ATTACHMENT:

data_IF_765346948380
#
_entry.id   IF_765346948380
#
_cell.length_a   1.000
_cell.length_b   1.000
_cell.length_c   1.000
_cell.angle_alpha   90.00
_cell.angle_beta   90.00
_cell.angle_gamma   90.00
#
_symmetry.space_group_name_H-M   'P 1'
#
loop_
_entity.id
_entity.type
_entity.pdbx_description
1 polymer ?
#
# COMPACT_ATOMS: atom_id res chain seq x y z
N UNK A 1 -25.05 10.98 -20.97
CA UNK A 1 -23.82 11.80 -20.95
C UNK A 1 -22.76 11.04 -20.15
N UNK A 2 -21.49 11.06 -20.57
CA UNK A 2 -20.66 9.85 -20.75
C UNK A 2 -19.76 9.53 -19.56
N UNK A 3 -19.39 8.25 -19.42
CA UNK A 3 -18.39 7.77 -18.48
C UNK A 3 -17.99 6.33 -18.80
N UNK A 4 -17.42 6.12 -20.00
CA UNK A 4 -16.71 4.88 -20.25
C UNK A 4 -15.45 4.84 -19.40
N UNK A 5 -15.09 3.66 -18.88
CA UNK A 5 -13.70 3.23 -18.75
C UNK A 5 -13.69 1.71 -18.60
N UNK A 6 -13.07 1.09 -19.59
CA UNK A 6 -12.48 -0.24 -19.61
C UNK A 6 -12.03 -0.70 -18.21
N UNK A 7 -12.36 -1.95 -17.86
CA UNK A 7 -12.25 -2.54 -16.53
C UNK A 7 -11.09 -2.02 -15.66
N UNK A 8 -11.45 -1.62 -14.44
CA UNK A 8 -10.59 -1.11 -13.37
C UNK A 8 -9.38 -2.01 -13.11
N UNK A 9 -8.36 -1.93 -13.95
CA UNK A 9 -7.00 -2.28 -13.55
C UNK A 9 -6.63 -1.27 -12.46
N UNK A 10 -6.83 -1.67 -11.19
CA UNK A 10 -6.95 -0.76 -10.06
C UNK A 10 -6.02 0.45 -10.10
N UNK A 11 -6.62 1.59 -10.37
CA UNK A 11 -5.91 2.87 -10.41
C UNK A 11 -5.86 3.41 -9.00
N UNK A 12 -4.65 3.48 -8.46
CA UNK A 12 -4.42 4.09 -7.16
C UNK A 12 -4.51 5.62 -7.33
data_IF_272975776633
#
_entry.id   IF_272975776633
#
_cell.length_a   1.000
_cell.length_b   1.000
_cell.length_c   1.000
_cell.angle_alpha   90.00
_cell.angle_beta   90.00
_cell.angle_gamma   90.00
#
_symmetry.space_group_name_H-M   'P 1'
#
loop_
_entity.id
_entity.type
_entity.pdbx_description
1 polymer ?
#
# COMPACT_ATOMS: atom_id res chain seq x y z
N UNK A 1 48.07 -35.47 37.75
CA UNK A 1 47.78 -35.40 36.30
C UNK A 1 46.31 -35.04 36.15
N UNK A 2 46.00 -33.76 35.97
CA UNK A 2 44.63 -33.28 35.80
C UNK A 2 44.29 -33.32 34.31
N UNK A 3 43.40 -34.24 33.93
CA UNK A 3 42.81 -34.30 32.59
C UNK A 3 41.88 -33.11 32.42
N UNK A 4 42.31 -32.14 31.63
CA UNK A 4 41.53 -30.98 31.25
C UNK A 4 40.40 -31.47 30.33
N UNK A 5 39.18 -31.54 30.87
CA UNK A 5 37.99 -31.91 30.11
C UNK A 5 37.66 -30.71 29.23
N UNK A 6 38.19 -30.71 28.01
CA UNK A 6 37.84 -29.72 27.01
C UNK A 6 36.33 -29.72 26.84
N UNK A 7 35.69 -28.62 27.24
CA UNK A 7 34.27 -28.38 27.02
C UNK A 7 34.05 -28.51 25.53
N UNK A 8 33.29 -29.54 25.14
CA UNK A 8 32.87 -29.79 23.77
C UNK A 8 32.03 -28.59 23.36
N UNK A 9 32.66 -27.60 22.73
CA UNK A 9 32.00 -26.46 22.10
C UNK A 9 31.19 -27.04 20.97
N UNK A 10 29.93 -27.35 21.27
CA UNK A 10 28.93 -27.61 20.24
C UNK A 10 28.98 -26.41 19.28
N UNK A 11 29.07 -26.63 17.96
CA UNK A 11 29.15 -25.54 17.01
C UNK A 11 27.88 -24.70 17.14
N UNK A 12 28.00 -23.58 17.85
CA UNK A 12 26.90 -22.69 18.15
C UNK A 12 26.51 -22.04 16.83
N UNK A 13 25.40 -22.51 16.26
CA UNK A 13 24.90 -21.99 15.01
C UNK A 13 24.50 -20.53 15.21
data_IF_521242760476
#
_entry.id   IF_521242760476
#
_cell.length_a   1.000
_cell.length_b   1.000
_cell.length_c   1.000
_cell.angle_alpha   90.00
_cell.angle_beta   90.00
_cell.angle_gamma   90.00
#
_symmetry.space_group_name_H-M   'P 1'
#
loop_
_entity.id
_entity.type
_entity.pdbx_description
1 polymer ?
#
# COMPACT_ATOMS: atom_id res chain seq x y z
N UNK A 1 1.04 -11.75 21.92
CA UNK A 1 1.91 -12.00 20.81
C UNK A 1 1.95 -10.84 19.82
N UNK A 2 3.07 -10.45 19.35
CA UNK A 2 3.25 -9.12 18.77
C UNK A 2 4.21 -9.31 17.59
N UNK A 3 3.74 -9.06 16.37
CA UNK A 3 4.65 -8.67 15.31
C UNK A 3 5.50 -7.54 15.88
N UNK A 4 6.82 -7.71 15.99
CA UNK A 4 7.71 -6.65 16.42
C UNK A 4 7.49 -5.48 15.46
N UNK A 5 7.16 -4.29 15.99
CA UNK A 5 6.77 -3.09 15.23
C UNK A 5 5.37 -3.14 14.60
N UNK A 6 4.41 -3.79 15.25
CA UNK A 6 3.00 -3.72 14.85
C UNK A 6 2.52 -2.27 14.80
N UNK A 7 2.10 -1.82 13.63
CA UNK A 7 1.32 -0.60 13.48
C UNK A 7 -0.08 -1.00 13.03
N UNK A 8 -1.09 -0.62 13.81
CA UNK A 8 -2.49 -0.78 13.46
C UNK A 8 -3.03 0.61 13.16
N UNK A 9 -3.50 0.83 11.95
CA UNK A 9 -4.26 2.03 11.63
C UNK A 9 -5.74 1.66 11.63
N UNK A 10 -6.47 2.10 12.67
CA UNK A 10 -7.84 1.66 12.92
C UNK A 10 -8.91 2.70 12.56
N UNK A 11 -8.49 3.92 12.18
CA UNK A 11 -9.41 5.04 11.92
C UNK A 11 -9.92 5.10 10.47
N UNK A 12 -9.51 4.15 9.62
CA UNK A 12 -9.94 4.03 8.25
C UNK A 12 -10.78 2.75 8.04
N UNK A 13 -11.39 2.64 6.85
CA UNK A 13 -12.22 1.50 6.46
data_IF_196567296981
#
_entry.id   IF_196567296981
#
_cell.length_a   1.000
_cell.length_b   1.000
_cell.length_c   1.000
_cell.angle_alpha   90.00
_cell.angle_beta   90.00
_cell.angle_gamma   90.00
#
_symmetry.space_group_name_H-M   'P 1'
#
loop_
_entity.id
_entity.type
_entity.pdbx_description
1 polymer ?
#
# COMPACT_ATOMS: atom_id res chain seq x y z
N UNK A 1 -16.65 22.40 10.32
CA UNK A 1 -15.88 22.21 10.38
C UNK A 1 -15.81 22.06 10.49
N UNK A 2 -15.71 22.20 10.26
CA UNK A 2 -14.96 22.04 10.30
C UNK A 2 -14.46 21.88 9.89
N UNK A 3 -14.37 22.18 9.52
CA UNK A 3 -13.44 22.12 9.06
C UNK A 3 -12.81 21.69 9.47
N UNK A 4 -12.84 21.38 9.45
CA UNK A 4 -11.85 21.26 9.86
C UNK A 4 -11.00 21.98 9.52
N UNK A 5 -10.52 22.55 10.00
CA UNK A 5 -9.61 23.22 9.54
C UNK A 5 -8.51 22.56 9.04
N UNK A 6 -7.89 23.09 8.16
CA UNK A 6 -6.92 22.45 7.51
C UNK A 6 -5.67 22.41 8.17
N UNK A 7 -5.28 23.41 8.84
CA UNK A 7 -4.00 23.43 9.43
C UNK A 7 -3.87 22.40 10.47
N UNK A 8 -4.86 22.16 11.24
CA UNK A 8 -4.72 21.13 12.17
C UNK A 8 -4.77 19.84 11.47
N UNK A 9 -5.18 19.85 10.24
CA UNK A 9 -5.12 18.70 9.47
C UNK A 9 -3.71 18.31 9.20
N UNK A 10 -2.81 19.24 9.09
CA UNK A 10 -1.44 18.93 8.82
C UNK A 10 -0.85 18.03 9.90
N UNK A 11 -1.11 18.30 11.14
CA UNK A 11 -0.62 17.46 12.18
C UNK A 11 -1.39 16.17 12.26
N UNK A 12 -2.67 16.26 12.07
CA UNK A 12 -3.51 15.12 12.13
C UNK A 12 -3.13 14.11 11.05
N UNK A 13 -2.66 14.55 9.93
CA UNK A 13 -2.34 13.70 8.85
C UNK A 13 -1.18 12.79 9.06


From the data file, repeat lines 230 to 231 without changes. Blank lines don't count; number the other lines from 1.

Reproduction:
N UNK A 13 -2.66 14.55 9.93
CA UNK A 13 -2.34 13.70 8.85